Two charged with Shane Whitla murder in Lurgan

On Friday a third man, Kevin Conway (25), was also charged with murder

Two more men were remanded into custody on Saturday accused of the murder of Shane Whitla.

Appearing separately at Lisburn Magistrates Court by video-link from police custody, Jake O’Brien (27) and Joshua Cotter (29) confirmed they understood the charges.

While Cotter, from Madrid Street in Belfast, and O’Brien, from Church Walk in Lurgan, are jointly charged with the murder of the father-of-four on January 12th this year, O’Brien is also accused of having a firearm and ammunition with intent to endanger life.

On Friday Lurgan man Kevin Conway (25), from Deeny Walk, was also remanded into custody accused of murder. The court heard he “totally denies any involvement”.


Mr Whitla, a 39-year-old father-of-four, was shot in an alleyway off Woodville Street, before making his way to Lord Lurgan Park where he was pronounced dead.

O’Brien’s defence solicitor Gavin Booth argued there was not enough evidence to link his client to the murder but Det Srg Brannigan outlined how police had obtained CCTV footage and “indicative” samples of cartridge discharge residue from clothing seized from O’Brien.

He told the court the victim left his home and walked towards the alleyway after receiving a phone call at 7:35pm, adding that police believe they can link the phone number to O’Brien.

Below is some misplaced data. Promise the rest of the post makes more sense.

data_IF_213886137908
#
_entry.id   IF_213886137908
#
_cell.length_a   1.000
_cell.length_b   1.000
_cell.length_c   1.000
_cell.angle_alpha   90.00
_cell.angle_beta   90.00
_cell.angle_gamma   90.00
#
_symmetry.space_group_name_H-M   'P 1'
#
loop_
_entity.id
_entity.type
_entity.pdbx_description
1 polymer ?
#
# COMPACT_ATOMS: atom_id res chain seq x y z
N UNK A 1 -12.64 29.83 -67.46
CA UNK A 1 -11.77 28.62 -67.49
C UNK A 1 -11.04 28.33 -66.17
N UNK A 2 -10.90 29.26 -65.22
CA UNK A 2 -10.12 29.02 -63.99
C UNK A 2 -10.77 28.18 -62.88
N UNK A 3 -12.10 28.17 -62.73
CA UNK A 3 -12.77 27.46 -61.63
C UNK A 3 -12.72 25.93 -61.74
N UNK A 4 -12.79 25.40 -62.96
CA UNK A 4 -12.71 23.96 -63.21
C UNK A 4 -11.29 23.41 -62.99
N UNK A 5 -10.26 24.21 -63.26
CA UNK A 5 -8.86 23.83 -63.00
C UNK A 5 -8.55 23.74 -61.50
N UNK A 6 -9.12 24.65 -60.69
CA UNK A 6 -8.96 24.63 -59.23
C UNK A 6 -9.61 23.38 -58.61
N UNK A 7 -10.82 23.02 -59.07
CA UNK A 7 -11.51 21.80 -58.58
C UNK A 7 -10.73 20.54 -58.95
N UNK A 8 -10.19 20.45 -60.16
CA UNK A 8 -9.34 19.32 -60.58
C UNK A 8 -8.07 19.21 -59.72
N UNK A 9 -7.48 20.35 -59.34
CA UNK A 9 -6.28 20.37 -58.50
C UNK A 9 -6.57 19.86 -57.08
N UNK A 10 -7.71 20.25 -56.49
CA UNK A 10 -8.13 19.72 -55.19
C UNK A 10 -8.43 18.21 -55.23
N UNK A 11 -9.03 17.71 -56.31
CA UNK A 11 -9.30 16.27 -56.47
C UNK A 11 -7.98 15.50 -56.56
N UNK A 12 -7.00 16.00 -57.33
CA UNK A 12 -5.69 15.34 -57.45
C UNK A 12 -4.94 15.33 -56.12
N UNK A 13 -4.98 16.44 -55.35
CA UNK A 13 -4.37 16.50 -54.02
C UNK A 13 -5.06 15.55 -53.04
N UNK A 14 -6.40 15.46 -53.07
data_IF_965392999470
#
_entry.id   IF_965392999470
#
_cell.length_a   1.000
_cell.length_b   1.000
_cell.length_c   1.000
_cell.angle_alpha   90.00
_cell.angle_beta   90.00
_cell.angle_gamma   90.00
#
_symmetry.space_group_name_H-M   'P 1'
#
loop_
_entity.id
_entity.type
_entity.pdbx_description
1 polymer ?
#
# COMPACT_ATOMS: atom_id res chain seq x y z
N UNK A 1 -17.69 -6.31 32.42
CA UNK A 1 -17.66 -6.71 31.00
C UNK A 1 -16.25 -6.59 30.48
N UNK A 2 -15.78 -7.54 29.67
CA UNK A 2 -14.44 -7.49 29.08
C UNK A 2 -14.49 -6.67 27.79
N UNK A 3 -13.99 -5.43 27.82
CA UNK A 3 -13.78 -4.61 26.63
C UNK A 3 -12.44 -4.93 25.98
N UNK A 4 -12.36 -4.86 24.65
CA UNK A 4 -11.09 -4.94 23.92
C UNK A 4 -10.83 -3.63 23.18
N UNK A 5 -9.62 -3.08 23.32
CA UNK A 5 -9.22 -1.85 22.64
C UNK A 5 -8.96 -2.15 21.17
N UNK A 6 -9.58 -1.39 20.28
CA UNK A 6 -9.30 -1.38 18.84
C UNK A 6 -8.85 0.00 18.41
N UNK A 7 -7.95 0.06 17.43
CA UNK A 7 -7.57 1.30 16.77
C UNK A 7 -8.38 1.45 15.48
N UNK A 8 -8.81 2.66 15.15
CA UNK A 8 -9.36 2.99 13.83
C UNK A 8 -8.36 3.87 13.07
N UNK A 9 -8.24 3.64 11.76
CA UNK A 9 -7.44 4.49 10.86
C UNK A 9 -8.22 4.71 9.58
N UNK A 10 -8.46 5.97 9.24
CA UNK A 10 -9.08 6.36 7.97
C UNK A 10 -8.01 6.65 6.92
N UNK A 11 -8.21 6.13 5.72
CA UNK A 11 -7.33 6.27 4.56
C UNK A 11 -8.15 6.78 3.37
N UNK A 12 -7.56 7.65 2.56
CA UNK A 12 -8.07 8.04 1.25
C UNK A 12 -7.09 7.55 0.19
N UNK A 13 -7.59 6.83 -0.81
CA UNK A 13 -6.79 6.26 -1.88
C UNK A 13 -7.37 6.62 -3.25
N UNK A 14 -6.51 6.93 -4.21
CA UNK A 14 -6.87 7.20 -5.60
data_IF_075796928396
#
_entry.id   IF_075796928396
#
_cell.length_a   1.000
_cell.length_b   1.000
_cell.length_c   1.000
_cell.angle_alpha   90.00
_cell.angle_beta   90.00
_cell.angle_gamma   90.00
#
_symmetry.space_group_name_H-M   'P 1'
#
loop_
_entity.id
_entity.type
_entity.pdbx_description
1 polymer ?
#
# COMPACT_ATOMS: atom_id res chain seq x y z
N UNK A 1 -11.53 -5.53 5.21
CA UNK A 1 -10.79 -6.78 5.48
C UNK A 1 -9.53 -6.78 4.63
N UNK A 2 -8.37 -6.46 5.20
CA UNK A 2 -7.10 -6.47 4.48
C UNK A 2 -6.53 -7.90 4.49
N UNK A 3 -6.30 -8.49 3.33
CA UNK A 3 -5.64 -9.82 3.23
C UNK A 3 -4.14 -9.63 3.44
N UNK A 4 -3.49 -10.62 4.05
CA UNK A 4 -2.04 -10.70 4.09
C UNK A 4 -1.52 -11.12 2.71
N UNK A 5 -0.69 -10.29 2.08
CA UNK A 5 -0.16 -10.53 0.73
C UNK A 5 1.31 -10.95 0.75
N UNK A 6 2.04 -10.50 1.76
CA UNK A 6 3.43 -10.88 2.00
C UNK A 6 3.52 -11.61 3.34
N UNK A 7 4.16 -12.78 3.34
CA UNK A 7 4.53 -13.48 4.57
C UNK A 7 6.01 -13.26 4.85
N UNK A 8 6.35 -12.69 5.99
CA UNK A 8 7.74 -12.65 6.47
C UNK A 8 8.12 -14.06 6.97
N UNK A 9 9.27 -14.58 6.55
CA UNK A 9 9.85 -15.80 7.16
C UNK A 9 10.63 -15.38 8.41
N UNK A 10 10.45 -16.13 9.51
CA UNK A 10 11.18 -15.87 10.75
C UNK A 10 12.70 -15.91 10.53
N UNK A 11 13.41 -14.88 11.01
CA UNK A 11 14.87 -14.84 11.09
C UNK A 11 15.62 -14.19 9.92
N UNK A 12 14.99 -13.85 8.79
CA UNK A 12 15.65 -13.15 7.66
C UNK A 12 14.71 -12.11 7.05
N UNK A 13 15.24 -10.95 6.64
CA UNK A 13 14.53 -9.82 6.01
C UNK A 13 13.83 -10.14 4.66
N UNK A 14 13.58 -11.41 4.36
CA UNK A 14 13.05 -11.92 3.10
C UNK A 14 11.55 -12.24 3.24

After he went into the alleyway, “23 seconds later two men can be seen running down the alleyway” and police believe that from CCTV footage captured half an hour before the shooting, that those individuals are O’Brien and Cotter.

In relation to CCTV footage, the court heard that while O’Brien has refused to confirm it’s him in footage taken at 7.06pm, Cotter accepts he appears on it but “emphatically denies” the murder.

DS Brannigan conceded in cross examination from Mr Booth there is a half-hour gap between the men being captured together on CCTV and the shooting and that geographically, it’s a two minute walk between the two areas.

He also conceded the footage of the two individuals running from the scene is bad quality, the men have their backs to the camera and they’re running so there’s no way to definitively identify who they are.

The detective told the court however that two days after the shooting, O’Brien was captured on a shop’s CCTV buying a top-up for the mobile which called Whitla just before he was shot and at the time of the purchase, he was wearing the same clothing as the individual on CCTV of the night of the murder.

Those clothes were seized when O’Brien was arrested and although the forensic examination is “20 per cent complete ... a sample from the pocket gave a positive indication for cartridge discharge residue”.

Although DS Brannigan conceded that cartridge discharge residue can be linked to fireworks, “the suspect has been asked to account for that and how it might come to be on his person and it’s up to him to explain how it comes to be there”.

“We say that the charges are not met,” argued Mr Booth, submitting there was not enough evidence to establish a connection.

District Judge Amanda Brady said “to establish a connection the court can rely on the sworn evidence of a police officer” and told the solicitor it was her view that between CCTV and forensic evidence, “at this stage that there’s circumstantial evidence to link him”.

Mr Booth confirmed he was not lodging an application for bail but asked for O’Brien’s case to be listed on Friday when he would ask for the alleged killer to be released.

In relation to Cotter, who appeared wearing a navy Ralph Lauren jumper and check shirt, his solicitor conceded that he could be connected to the charge but declared that he “emphatically denied the charge against him”.

O’Brien and Cotter were remanded into custody. Their lawyers will mount bail applications on Friday.